Winter is approaching, and we are getting less and less sunshine. No Sun, no vitamin D. No problem, I'll get my levels checked out from my local GP, or I will just get a supplement from my local health store. You start taking the recommended dose, and all is good, right? A month later you start feeling gloomy, you're getting every cold and flu that comes your way, and you have a skin condition that's getting increasingly worse the colder it gets. "This Vitamin D is Rubbish," you say. "It hasn't done a damn thing".

I hear this time and time again, and the first question I ask is "How much Vitamin D are you having?". The answer is nearly always one capsule a day. Such a dose is commonly prescribed by Doctors and is often the recommended dose for most vitamin D supplements. The problem is one capsule is 1000iu, which is inadequate and you are highly unlikely to get any symptom relief.

To put things into perspective, a half hour exposure in the direct summer sun can potentially give you 30,000iu of vitamin D. There are suggestions that limitations may apply due to the necessary conversion in the liver. However, ranges of 5000iu to 50,000iu have been reported in the scientific literature. Based on this evidence alone it is advised to take at least the equivalent of 5000iu daily. I generally advise 15000iu to 25000iu twice weekly as a starting point to increase low levels. If you have an autoimmune disease, you may require a lot more. Infrequent dosing (1 – 3 times a week) has been shown to be effective and is easier than dosing every day.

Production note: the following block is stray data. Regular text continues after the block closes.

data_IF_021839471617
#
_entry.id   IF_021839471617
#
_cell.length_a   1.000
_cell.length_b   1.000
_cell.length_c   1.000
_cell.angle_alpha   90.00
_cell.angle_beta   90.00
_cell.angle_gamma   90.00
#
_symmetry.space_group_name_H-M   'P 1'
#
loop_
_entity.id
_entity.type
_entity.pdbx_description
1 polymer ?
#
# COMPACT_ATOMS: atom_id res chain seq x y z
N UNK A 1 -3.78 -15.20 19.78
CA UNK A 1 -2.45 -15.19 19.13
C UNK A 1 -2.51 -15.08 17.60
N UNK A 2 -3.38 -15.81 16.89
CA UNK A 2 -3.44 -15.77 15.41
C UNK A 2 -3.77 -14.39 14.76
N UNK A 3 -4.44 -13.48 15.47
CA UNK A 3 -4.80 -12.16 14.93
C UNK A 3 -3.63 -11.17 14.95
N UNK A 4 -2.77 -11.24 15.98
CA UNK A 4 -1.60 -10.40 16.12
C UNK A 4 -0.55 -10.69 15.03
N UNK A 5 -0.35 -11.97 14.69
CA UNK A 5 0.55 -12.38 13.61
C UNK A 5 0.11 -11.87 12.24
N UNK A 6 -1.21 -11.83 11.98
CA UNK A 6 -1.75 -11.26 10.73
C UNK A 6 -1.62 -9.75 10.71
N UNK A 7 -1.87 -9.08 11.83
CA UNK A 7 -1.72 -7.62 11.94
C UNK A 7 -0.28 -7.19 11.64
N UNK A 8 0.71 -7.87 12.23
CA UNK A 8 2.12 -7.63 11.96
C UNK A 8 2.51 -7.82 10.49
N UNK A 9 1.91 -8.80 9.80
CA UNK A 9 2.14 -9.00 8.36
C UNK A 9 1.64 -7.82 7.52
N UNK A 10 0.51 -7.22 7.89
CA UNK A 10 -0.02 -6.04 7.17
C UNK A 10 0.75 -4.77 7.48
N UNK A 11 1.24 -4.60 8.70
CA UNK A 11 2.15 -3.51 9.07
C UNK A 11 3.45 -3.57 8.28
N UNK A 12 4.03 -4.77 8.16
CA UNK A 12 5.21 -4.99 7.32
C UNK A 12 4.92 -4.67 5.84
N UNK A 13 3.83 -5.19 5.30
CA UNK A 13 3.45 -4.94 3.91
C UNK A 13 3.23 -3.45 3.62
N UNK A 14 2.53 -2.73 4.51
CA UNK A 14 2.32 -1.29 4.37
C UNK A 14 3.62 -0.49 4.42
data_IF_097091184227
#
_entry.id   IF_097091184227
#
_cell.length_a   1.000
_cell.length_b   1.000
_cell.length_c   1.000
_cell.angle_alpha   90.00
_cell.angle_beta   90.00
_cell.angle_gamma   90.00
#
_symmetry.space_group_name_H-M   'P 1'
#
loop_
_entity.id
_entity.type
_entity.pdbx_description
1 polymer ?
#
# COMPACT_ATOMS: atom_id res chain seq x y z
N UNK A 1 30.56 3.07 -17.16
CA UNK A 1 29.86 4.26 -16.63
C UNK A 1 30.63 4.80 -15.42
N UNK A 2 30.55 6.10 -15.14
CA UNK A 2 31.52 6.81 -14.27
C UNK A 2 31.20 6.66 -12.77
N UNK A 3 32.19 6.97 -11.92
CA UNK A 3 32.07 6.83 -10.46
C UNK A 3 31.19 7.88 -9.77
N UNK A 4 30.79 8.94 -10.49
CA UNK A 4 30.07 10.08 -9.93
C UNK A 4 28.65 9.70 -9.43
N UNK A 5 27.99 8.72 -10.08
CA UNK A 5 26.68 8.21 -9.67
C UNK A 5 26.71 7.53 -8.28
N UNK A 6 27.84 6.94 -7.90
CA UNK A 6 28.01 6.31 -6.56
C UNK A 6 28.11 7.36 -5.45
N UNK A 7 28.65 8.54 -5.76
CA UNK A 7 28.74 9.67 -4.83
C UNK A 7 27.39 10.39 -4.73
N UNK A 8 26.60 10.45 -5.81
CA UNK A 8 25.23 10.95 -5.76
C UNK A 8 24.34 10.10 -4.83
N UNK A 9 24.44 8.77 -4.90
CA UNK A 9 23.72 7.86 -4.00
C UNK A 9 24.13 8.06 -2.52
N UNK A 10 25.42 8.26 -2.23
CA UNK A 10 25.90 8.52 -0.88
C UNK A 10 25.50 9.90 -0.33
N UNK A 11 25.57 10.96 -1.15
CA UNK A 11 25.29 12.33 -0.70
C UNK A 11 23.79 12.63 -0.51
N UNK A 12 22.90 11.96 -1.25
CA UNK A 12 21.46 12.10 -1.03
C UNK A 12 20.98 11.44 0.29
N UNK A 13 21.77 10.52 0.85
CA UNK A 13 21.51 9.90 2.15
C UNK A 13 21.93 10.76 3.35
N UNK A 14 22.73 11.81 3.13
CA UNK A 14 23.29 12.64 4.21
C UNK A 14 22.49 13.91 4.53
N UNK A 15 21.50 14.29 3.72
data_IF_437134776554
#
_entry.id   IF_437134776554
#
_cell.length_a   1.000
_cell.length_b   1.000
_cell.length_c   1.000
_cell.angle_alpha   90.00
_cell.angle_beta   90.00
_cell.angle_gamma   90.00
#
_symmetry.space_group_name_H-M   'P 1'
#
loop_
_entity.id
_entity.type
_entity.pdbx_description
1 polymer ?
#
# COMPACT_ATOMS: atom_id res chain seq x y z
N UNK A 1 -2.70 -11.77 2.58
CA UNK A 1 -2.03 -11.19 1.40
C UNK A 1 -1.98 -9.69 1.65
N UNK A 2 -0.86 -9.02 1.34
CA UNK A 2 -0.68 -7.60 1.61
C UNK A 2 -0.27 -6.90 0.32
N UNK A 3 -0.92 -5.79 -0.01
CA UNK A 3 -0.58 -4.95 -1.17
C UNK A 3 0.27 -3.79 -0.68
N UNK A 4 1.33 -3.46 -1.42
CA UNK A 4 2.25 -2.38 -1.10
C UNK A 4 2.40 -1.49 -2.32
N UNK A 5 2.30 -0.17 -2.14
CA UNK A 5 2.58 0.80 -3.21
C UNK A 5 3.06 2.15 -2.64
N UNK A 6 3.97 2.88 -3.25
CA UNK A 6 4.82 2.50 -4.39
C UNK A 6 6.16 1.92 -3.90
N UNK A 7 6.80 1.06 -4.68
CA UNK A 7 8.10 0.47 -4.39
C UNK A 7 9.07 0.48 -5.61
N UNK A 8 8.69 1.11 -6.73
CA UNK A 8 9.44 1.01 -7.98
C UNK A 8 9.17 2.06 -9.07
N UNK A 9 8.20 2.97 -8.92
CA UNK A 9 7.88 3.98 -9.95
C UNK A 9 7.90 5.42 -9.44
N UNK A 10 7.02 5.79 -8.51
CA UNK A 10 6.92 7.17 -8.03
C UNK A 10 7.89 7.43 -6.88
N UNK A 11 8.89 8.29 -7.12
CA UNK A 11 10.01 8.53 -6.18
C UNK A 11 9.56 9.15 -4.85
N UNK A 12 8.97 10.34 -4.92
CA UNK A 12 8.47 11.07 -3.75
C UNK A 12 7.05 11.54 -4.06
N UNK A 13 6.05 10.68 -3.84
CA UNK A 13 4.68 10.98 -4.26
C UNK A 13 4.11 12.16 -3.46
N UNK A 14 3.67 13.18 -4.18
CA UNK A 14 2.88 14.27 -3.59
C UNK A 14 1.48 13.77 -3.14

Everyone is different, and it is always best to have a conversation with a health practitioner that is well educated in Nutrition. Long-term supplementation with vitamin D should not be necessary, and your health practitioner should always advise you on the maximum period you need to be supplementing based on good clinical case taking and blood tests. If you follow a treatment plan by a health practitioner your vitamin D levels will improve, and your immune system will be back on track in no time. 

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